Taking notes during the class lecture is an interactive process that requires the integration of three distinct skills, The first is to show up and sit where you can see and hear clearly. And since you found that excellent spot to hear…you should also actually listen to the lecture.
It is almost impossible to write down every single thing that an instructor has said in a class lecture. To try and do so might mean that important information was missed, so take notes via information categories. Don’t write down everything that is said! Write down key terms and vocabulary that relates to the lecture material. Write down key facts that are stated in the lecture. Write down key figures such as amounts, formulas, ratios, proportions, or any numeric information. Also write down lists such as groups of people, names of groups, items, etc.
Try to evaluate the information the professor provides. Is something being written on the board? Is the professor repeating information several times? Does he spend a lot of time answering a question in class? These are all questions you can be thinking about to determine what to write down from the lecture. And again, get to know your professor and the way he actually teaches. Does he talk fast? Does her rely on the book or on a powerpoint?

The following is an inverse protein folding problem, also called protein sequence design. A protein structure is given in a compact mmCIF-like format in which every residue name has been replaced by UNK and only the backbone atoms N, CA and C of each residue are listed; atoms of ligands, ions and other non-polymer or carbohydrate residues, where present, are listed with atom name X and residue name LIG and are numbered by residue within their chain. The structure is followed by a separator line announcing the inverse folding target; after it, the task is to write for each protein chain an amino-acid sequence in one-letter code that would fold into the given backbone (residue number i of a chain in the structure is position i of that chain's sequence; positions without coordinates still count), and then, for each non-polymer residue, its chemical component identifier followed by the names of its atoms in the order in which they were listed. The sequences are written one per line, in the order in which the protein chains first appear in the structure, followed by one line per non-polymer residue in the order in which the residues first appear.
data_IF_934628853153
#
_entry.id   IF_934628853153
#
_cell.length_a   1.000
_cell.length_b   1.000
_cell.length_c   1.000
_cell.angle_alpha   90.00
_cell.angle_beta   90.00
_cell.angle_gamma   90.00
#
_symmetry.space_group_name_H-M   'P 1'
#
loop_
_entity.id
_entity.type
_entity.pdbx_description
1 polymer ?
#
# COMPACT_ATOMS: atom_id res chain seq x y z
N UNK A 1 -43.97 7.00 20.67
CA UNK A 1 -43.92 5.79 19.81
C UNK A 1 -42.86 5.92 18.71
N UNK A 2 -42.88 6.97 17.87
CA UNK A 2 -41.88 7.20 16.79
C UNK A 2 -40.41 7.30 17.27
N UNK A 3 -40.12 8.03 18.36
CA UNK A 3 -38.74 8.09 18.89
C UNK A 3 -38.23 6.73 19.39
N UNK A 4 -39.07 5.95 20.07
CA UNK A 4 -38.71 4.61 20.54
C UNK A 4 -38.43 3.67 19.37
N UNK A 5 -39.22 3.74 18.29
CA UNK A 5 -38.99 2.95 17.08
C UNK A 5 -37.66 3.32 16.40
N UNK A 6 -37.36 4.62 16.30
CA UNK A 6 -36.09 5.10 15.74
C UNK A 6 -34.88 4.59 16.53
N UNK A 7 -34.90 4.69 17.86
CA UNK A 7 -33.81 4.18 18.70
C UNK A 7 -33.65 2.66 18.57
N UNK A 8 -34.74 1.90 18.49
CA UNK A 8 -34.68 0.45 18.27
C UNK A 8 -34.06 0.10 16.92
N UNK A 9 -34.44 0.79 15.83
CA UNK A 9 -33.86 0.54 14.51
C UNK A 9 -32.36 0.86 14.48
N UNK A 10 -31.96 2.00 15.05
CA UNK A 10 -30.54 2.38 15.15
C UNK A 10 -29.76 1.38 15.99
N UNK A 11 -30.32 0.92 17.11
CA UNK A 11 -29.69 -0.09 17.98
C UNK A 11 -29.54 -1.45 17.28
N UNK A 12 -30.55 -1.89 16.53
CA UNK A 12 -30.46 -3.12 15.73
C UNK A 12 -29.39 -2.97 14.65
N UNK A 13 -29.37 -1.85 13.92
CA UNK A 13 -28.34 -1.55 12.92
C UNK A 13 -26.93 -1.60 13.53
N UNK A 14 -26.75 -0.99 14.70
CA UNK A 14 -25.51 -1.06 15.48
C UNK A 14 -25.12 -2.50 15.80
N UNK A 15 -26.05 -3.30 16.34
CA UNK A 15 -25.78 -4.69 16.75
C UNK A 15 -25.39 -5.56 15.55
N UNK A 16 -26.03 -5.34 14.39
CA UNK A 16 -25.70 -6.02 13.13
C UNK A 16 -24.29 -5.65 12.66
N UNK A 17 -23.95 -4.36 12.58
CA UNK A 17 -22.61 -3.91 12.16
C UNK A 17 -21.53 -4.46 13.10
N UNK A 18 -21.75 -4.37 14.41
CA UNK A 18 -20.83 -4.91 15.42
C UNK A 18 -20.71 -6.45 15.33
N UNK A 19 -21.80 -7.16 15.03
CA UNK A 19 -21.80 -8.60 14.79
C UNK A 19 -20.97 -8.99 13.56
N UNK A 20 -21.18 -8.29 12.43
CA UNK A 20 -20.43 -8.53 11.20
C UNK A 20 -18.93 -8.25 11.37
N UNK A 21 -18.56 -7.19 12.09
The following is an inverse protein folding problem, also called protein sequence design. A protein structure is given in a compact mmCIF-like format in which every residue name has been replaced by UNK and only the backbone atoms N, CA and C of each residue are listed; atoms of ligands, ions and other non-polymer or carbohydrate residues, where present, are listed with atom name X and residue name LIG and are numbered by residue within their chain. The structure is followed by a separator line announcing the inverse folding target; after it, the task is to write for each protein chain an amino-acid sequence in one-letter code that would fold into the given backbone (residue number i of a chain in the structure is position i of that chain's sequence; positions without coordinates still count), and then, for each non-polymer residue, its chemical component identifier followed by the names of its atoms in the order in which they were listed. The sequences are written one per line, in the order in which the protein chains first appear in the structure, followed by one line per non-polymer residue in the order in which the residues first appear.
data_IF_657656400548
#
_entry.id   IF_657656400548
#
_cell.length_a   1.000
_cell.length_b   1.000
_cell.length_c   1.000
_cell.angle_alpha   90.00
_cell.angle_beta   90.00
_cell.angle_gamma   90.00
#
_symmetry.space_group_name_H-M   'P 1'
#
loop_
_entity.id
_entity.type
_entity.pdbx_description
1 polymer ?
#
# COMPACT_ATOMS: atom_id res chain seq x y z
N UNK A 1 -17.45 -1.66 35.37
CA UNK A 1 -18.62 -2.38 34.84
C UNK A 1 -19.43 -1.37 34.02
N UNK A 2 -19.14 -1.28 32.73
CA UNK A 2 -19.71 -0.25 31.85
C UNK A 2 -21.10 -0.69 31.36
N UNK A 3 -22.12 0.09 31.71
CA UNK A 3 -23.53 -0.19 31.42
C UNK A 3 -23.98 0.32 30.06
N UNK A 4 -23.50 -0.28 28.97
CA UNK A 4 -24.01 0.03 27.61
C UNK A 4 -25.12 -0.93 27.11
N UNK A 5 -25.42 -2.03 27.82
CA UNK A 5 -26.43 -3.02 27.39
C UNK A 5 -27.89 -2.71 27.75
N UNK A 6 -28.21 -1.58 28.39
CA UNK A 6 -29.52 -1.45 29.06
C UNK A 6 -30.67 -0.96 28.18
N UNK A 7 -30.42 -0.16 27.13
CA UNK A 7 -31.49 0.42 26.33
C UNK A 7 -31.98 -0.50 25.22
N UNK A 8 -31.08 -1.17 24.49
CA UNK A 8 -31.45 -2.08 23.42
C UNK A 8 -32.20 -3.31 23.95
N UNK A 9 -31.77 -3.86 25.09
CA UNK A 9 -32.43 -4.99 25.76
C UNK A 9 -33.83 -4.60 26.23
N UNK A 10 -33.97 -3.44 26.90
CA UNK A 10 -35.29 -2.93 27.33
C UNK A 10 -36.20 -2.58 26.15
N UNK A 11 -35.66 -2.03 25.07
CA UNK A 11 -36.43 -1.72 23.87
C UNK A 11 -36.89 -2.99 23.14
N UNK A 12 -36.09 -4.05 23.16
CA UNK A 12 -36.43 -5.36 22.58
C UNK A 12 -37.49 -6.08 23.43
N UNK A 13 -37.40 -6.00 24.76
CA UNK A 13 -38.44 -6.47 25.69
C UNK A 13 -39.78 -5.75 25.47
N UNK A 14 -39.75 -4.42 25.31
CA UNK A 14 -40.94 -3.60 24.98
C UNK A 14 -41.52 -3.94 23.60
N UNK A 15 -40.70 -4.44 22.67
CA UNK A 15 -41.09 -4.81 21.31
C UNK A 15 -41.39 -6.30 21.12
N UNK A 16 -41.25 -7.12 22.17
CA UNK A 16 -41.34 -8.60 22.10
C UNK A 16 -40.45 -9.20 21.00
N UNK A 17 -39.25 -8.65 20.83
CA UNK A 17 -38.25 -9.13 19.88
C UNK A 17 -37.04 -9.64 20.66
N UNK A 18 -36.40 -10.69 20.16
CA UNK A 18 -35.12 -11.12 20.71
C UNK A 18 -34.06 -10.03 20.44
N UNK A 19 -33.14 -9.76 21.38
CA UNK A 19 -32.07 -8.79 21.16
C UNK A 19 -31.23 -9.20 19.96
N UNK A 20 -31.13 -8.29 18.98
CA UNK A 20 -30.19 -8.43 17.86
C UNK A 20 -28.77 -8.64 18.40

Write the information down and do your best to organize your notes properly as you go.
Using the proper organizational form will help you keep track of information. Other organizational methods include noticing the instructor’s verbal and nonverbal cues, leaving blank lines or using the left-hand side of the paper to fill in later, writing legibly.
**Ask how students take notes.** Maybe share how *I* take notes…
There are so many ways to take notes. And today we will briefly look at the SQ4R method, Sentences and phrasing, the mapping method, the Cornell Method, and using a charting style.
Most textbooks are very technical and therefore lack language that is inspiring and compelling; in other words, textbook reading is boring. This may be why so many students avoid reading their assignments, but it does not eliminate the need to actually do the reading. Using the SQ4R method can help make this experience less confusing and more useful.